Occupational health now firmly on the ECA agenda

In support of this development, the ECA has been working with partners’ right across the electrical and building services engineering sector, to find out how the sector is currently faring when it comes to occupational health (OH).

Completed by nearly 400 respondents – mainly directors and managers – from across building services during March and April this year, our sector-wide survey has provided a unique insight into attitudes to, and the provision of, occupational health.

Recent safety statistics from the JIB show that ECA members have made remarkable progress with reducing the rate of accidents in our sector (the reportable accident rate for 2015 is now only 15% of what it was in 2001). However, much less is known about sector-wide occupational health. A fundamental issue facing the construction industry is that there isn’t a ‘go to’ definition of occupational health. 

So, to contribute to the debate, the ECA survey provided survey respondents a working definition of OH – which is to “eliminate or sufficiently control significant exposure to work-related physical or mental health and disease, and monitoring the effects on individuals as necessary”. This definition was widely backed by respondents (just 3 per cent disagreed), and may therefore prove to be useful going forward.

Almost three-quarters of respondents said they already actively managed occupational health. Yet while the majority said they are already managing OH effectively, less than half said they engaged in occupational health surveillance. This is not necessarily inconsistent, given that there can be other, often more useful, barometers of effective OH management, including ‘occupational hygiene’ – which involves anticipating and controlling occupational health hazards.

When asked about the biggest health hazards (though not necessarily the risk of exposure) in the sector, there were few surprises: more than 9 in 10 firms cited asbestos, with nearly 8 in 10 highlighting silica, which between them cause thousands of fatalities across construction. Other hazards cited frequently by respondents included noise, manual handling, and vibration.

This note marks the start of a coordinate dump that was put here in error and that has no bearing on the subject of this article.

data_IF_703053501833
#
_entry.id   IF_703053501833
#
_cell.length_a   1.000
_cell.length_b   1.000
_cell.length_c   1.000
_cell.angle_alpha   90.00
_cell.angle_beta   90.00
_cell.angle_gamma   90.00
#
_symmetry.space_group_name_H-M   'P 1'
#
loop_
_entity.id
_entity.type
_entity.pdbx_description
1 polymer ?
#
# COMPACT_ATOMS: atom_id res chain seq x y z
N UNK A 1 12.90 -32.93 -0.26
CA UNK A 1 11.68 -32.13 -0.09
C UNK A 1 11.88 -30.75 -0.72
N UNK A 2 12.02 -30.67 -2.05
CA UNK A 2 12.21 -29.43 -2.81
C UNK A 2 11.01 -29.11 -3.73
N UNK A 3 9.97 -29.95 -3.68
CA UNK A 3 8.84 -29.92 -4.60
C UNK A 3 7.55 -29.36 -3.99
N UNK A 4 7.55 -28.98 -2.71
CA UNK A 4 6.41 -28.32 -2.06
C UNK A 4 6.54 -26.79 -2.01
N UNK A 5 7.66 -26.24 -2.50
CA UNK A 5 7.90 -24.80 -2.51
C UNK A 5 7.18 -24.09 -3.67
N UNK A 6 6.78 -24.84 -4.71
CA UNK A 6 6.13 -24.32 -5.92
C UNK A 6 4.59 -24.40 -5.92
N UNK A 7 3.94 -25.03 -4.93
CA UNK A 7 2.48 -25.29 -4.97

Worker mental health issues also featured prominently in the list of hazards, and the vast majority (80 per cent) expect it to become more of an issue for their business in the years to come. Of the firms who manage OH, around six in 10 (56 per cent) said they incorporate managing mental health, which can include stress, in their OH planning, indicating there is more work to be done.

At present, many ECA members (through the JIB) have free access to Constructing Better Health’s ‘Construction Health Action Toolkit’ (CHAT), which is an interactive system for managing occupational health.

Furthermore, the ECA’s e-RAMS software allows contractors to identify on-site health hazards, such as asbestos or manual handing, and then undertake a risk assessment to effectively mitigate risks to occupational health at work (use of e-RAMS is up by 67 per cent since an enhanced version was launched in autumn last year).

We will be using the survey findings to contribute to wider industry debate, and to progress evidence-based initiatives within our sector. In short, we have been impressive on safety, but we need to put the ‘health’ into health and safety at work.

To find out more about the occupational health survey or e-RAMS, please visit www.eca.co.uk


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